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EFF’s FOIA request nets 1000+ FBI docs on USAPA abuses

The Electronic Frontier Foundation has posted the first set (1,138 pages) of documents on the FBI’s misuse of national security letter authority that they received from a freedom of information act request. The first of many sets of documents can be viewed here. EFF will release more documents next month and periodically over the coming months as they receive them. Read the Department of Justice Office of the Inspector General report revealing extensive misuse of NSLs (“A Review of the Federal Bureau of Investigation’s Use of National Security Letters” [PDF]) that led to the EFF’s FOIA request.

  • More than 350 pages describing investigative missteps that the FBI considered disclosing to the Intelligence Oversight Board, which receives reports on intelligence gathering activities that violate guidelines, laws, or presidential orders. (See Parts 4, 5, and 6 of the FOIA documents, all PDFs.) These pages detail numerous NSL-related blunders — most often agents making typographical errors that resulted in receipt of information about the wrong people, and ISPs handing over too much (or wrong) data to the FBI. The Bureau usually did not refer these matters to the Intelligence Oversight Board, often chalking them up to administrative errors or third-party mistakes. The FBI also decided against opening internal investigations into many of the incidents.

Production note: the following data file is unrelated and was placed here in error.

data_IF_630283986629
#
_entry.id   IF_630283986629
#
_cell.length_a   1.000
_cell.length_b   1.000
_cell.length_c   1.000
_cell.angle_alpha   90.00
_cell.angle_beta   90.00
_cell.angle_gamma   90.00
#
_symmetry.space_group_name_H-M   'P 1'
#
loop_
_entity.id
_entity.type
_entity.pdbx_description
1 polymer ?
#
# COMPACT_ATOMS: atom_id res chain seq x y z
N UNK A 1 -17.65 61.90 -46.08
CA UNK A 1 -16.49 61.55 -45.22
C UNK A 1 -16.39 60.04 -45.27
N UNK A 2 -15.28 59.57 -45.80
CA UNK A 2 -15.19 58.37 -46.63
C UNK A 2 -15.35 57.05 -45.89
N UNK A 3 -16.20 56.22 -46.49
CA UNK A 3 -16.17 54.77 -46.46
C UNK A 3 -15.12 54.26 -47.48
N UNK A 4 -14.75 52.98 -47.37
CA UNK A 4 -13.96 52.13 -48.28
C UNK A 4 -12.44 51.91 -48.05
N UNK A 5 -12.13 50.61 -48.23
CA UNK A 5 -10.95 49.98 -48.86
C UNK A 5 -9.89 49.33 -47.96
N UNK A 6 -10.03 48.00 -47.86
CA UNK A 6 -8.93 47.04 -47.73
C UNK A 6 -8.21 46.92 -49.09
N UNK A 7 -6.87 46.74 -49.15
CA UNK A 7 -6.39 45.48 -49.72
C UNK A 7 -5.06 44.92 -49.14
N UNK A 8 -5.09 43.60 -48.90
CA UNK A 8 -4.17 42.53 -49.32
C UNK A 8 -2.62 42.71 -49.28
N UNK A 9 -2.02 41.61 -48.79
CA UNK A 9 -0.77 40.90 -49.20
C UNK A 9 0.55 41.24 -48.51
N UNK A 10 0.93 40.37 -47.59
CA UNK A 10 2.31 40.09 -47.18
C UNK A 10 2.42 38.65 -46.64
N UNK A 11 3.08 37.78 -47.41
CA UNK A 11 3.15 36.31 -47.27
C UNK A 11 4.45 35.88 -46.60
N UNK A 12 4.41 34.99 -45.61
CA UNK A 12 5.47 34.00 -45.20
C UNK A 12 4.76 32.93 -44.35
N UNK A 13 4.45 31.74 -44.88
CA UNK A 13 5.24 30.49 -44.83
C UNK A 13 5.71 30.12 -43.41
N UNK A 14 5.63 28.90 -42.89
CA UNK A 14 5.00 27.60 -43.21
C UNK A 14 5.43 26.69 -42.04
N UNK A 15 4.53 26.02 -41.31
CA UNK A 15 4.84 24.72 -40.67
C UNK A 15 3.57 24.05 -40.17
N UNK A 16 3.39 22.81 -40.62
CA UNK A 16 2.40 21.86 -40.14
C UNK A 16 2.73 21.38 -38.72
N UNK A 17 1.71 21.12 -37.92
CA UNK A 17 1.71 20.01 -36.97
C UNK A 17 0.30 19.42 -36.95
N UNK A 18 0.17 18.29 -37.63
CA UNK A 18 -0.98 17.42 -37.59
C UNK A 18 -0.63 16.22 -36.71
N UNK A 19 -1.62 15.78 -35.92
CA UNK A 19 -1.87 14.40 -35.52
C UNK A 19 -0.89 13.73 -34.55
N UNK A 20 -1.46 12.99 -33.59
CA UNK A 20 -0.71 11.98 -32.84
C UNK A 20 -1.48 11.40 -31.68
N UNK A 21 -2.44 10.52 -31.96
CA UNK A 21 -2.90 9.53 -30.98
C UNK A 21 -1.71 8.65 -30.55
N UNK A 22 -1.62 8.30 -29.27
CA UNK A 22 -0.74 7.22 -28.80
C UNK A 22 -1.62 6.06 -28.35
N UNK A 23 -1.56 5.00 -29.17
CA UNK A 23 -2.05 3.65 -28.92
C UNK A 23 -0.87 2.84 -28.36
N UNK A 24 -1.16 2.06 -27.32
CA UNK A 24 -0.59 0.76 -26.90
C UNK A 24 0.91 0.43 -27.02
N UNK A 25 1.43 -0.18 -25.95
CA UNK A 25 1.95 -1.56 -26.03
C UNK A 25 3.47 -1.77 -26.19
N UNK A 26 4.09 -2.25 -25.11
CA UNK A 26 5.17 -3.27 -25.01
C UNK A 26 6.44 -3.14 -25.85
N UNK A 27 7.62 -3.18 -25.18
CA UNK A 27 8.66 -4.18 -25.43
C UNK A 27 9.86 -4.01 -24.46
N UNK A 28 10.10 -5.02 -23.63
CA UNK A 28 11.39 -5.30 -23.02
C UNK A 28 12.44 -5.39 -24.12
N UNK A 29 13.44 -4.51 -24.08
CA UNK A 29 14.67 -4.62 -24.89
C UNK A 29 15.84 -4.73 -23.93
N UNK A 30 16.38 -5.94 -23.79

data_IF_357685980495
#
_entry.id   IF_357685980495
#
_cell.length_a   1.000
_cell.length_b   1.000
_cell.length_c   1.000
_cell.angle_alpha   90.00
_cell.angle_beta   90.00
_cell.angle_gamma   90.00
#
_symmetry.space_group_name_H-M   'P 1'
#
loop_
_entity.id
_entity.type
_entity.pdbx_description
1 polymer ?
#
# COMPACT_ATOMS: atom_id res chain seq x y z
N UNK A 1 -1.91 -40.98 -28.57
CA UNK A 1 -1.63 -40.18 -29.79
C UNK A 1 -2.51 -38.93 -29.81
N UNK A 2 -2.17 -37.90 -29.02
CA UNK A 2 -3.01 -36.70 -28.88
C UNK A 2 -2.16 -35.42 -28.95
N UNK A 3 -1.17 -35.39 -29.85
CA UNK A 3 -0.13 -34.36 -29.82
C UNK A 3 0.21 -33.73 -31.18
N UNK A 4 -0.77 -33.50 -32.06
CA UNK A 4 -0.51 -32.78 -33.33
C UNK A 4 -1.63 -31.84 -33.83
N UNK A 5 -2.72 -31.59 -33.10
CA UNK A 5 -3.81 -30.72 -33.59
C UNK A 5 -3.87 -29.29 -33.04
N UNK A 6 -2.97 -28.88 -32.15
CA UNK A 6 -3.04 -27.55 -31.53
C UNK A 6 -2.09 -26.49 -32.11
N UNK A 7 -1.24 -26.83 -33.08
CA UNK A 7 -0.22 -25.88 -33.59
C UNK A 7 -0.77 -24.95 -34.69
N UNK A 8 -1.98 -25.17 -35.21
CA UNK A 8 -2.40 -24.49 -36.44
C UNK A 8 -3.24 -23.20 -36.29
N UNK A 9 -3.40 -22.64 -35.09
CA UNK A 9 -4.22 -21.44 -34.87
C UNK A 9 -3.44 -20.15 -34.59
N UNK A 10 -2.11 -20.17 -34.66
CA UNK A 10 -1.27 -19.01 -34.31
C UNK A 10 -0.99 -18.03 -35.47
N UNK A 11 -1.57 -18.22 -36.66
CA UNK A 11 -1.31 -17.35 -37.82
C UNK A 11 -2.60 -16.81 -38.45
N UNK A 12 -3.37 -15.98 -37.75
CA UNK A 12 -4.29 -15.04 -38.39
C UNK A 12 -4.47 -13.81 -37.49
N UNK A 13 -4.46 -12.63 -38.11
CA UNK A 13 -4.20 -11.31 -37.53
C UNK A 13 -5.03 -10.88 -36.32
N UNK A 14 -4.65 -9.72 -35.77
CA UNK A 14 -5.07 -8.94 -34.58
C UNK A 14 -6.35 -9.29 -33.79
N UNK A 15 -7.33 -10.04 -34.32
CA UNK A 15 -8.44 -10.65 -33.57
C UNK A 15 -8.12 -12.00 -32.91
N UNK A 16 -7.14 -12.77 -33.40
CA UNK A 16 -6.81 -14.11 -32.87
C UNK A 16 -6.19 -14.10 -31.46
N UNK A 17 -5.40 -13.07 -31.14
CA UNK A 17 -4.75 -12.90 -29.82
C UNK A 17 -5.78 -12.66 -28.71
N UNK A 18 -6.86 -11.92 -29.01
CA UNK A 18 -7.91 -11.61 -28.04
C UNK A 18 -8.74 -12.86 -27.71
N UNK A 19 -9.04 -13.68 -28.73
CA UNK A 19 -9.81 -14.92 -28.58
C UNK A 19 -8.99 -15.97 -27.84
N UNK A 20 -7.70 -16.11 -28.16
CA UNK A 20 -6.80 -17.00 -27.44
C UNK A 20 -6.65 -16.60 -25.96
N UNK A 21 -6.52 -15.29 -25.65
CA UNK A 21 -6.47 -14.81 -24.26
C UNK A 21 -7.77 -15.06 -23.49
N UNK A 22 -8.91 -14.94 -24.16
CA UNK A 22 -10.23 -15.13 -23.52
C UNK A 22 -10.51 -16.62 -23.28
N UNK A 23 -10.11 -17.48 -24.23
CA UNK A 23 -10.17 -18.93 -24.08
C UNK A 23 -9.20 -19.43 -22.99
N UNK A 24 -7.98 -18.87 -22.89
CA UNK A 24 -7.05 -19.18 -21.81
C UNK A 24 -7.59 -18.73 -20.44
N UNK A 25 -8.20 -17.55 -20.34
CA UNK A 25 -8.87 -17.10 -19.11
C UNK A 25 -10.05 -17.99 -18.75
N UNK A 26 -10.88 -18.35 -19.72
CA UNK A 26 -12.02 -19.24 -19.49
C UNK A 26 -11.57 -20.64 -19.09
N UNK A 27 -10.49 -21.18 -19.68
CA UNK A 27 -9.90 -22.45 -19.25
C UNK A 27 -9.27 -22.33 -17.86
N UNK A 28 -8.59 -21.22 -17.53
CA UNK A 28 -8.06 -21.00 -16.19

• The FOIA documents show, however, that several cases were forwarded to the Board between April 2005 and February 2007. Attorney General Alberto Gonzales was copied on these referrals, despite congressional testimony in April 2005 that he was unaware of any civil liberties violations arising from the PATRIOT Act, and a March 2007 speech in which he claimed to be “upset” and “concerned” by the inspector general’s findings.
  • Copies of more than 60 “exigent letters” [PDF] sent by FBI headquarters to three telecomunications companies. The inspector general determined that the FBI’s use of these short form letters, which cryptically asked for telephone records because of unspecified “exigent circumstances,” circumvented the law and violated FBI guidelines and policies.
  • A government proposal [PDF] to expand the NSL provision of the Electronic Communications Privacy Act written after the inspector general’s report was released.
  • Various model NSLs, which give us a good sense of what the demands look like, and memos providing guidance on proper use of NSL authority. (See Parts 1 and 2 of the FOIA documents, both PDFs.)

3 in one day! I hope this makes up for the fact that we don’t have a guest blogger this month. But rest assured, we’ve got someone in line for August!

[Thanks BoingBoing!]